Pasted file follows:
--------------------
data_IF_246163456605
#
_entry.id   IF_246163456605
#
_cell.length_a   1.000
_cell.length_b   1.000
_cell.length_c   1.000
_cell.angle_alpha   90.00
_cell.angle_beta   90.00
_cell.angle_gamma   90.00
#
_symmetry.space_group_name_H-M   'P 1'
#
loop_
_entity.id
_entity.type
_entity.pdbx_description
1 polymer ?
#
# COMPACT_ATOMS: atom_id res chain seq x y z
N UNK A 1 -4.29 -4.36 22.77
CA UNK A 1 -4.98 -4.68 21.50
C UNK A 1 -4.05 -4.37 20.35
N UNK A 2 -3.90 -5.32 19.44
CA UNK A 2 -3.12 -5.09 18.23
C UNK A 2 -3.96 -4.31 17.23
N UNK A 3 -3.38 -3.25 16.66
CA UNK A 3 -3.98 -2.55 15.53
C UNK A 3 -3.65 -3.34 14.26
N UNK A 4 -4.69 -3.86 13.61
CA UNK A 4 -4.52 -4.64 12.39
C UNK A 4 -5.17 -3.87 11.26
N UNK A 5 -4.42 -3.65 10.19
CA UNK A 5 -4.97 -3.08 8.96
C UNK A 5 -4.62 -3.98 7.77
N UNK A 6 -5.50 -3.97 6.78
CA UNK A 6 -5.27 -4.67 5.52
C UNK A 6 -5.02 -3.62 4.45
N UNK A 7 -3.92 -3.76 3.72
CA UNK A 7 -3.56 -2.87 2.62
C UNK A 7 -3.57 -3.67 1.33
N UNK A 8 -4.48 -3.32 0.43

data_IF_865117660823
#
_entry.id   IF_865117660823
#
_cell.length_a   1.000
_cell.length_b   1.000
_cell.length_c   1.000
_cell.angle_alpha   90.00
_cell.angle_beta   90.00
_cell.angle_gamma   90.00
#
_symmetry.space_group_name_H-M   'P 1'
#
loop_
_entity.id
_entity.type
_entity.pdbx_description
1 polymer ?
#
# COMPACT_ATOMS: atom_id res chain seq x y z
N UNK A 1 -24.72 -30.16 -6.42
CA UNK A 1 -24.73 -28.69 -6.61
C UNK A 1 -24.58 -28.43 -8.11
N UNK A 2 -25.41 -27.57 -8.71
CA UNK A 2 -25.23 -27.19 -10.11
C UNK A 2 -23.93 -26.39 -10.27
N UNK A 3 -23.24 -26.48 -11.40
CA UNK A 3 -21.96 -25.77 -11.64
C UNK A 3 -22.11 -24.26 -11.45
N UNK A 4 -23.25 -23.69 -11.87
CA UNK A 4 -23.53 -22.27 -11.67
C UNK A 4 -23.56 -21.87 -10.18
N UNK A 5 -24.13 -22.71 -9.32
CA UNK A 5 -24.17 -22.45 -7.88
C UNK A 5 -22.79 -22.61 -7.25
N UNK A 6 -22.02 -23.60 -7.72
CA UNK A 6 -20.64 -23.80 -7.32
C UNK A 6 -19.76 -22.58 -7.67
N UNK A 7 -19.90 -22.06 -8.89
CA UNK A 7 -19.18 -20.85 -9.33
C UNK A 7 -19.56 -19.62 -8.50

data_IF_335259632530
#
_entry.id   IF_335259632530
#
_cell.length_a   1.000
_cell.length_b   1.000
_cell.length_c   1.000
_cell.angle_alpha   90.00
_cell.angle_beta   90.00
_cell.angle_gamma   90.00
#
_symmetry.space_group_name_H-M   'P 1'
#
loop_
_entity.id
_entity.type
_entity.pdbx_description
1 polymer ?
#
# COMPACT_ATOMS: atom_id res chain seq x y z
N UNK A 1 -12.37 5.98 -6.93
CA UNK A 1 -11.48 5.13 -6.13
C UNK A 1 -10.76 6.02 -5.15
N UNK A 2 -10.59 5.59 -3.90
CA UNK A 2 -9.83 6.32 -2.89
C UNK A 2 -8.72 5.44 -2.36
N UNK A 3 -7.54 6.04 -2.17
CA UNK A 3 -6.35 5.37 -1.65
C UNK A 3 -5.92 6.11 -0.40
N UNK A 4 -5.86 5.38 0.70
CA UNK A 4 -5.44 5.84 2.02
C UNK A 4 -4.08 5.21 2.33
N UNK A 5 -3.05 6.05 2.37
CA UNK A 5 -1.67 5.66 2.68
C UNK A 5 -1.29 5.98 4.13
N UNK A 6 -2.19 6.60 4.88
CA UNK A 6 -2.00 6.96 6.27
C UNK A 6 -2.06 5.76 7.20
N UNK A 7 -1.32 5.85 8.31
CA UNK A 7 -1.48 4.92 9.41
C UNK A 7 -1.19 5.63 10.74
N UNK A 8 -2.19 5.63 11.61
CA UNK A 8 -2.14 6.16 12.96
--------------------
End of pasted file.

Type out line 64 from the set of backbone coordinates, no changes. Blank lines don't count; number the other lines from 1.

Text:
CA UNK A 1 -24.73 -28.69 -6.61